What is for Marshall even more curious is that the posting of the Ninety-five Thesis probably did not take place in the way that nearly all moderns think it happened, if they have absorbed the iconography of the event in art or on the screen such as that reprinted. Since 1961 a growing number of historians have expressed reasonable doubts that Luther indeed nailed the document to the door of Wittenberg’s Castle Church. Marshall recounts the issues and evidence surrounding the posting in chapters one and two and comes to the following conclusions: First, the main act of Luther’s publication was the mailing of the Ninety-five Thesis along with a tract on indulgences to Germany’s primate Albrecht, the Archbishop of Mainz sometime after October 31. Second, when he did not get a timely response he circulated the document among colleagues in order to hold an academic debate against the abuses of indulgence selling, the reason that Luther ostensibly wrote the Ninety-five Thesis in the first place. If there had been a public posting in Wittenberg, it therefore took place not in October, but in November. The hoped-for debate, however, never took place. Third, Luther lost control of the text of the Ninety-five Thesis as they were copied, printed and reprinted multiple times in late 1517 and early 1518 through the agency of both those who considered Luther a friend or a foe. Fourth, Luther’s theses do not constitute an anti-Catholic manifesto, but expressed a pastor’s distress about the excesses of indulgence preaching and selling—excesses that other Catholic officials had previously voiced. Fifth, Luther never reminisced around the table or wrote about ever tacking up the Ninety-five Thesis. The first and best evidence of the posting of the document came from Philip Melanchthon who wrote in Life of Luther (1546) simply that Luther “publicly attached these [theses] to the church attached to Wittenberg Castle, on the day before the feast of All Saints, 1517.” It is also Melanchthon who first gave the posting its privilege of place as “the beginning of the declaration of Christian teaching,” and “the start of the amendment of doctrine.” “Remember, therefore, this day, and at the same time think of these same things!” (Melancthon, P. 1522, as cited in Marshall, 2017, p. 63, 70)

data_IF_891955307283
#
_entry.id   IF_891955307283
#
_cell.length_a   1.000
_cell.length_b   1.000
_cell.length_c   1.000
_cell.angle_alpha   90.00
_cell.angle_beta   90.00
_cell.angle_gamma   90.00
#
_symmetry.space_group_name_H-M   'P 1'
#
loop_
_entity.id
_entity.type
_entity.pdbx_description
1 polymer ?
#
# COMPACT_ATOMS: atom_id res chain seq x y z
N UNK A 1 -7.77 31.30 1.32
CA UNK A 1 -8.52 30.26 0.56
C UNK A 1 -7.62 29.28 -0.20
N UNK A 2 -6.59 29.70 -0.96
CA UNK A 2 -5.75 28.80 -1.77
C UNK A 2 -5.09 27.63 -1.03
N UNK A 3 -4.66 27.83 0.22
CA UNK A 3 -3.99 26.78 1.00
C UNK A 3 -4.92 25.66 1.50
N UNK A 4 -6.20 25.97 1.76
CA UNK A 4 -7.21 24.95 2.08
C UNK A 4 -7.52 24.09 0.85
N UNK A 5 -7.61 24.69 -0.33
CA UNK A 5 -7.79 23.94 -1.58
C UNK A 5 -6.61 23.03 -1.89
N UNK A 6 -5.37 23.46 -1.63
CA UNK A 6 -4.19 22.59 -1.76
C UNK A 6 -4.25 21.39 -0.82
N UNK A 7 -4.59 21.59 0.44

Marshall is not dismissive of what Melanchthon wrote about the October revolution of 1517, because Melanchthon was not an irresponsible man or careless scholar. On the other hand, Melanchthon was not an eyewitness, and his interests in the event were not primarily historical. Therefore, the posting of the Ninety-five Thesis is as Marshall’s title advertises an “invention”: “[I]t can, categorically, be stated that the Thesenanschlag [German for the “Theses Posting” and, sorry to say, Marshall’s preferred term for the traditional hammer-driven-nails-affixing-paper-to-wooden-door perception of the event] is a myth. That is not the same as to say it is a lie or a deception, and even less to imply that it is something peripheral or unimportant.” Rather, this myth like all myths are “powerful and meaningful narratives, which give shape to deeply engrained values, beliefs, and ideals. They are, quite simply, ‘the stories which a group, a society, or a culture lives by’” (Marshall, 2017, p. 13-14).